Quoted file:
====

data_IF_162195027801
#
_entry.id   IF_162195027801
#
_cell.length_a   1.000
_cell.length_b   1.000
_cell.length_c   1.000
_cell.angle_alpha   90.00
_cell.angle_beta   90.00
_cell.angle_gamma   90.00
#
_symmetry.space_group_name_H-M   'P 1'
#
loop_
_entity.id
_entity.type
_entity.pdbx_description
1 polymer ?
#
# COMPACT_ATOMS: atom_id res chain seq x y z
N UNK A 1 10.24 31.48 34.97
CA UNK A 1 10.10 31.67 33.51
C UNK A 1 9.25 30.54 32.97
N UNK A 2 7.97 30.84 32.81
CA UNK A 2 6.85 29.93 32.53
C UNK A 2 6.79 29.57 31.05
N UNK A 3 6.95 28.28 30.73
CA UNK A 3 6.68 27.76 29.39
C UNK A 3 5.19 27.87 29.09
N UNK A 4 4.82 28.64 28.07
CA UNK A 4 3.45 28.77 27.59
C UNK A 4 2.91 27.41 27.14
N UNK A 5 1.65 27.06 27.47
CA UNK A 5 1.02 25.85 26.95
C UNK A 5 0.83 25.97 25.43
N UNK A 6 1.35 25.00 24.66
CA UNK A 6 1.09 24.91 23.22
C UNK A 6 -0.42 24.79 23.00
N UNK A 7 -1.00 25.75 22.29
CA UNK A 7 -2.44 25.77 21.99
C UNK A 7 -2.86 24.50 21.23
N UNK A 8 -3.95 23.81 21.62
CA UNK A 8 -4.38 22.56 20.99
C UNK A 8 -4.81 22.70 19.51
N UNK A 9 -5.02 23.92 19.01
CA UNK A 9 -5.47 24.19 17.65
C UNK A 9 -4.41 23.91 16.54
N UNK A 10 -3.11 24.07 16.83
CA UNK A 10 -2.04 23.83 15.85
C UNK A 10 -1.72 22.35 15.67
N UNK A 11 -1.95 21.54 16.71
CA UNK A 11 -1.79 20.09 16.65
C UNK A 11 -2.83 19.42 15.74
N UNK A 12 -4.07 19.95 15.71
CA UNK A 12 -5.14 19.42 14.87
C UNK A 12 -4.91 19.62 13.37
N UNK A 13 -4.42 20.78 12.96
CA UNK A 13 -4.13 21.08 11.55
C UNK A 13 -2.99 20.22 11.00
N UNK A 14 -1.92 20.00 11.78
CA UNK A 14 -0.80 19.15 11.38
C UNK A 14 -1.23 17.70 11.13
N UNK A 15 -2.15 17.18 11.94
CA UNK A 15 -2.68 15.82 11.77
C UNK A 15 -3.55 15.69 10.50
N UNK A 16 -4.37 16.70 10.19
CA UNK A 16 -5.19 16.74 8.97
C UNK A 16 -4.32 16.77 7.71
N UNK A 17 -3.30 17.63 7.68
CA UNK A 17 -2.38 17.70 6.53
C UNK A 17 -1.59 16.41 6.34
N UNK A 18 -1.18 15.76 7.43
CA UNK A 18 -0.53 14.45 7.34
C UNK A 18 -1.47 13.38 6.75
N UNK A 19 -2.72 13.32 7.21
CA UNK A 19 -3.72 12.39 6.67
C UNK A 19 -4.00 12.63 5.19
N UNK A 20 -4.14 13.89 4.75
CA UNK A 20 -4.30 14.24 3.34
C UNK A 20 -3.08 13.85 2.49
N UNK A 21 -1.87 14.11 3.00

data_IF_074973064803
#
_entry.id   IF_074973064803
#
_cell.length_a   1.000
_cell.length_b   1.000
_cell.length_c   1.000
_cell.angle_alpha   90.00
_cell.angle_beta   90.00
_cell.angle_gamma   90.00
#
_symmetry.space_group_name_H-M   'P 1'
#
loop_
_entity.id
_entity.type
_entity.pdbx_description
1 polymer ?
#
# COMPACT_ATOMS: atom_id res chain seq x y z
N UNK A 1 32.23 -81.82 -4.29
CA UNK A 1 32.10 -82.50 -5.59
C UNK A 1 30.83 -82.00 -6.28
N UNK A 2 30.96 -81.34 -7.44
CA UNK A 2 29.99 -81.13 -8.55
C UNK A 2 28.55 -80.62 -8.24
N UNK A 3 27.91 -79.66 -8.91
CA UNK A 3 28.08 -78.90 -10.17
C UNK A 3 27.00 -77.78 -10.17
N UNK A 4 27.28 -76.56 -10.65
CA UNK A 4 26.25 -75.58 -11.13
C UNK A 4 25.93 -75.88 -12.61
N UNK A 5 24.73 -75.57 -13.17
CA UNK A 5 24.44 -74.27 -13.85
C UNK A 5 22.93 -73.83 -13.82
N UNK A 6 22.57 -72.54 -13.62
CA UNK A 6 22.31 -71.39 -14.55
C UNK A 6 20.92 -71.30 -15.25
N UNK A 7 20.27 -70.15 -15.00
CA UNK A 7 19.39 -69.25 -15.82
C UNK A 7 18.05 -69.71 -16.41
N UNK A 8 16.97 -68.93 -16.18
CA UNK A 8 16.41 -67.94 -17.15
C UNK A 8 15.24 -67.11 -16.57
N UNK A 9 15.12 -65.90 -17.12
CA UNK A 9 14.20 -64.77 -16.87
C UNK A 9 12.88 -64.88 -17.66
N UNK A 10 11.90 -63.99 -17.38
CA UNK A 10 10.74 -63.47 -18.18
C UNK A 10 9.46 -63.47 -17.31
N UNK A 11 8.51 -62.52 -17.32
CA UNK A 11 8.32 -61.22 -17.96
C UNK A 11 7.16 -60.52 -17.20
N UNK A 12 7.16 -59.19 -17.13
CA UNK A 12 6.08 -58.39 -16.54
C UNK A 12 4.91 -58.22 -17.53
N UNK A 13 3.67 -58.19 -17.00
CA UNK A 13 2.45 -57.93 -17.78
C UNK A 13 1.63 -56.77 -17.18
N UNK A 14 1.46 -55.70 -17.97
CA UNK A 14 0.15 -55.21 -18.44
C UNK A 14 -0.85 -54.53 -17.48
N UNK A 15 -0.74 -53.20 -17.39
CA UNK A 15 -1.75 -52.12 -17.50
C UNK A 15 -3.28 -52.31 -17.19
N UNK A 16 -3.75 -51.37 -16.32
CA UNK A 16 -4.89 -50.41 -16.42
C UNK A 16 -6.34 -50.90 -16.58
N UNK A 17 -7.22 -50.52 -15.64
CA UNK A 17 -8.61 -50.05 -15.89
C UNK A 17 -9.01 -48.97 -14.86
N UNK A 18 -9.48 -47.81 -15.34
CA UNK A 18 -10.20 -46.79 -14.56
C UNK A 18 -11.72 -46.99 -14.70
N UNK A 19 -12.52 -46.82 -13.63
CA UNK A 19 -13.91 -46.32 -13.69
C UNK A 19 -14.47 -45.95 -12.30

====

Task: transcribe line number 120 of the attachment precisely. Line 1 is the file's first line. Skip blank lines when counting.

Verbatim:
N UNK A 7 20.27 -70.15 -15.00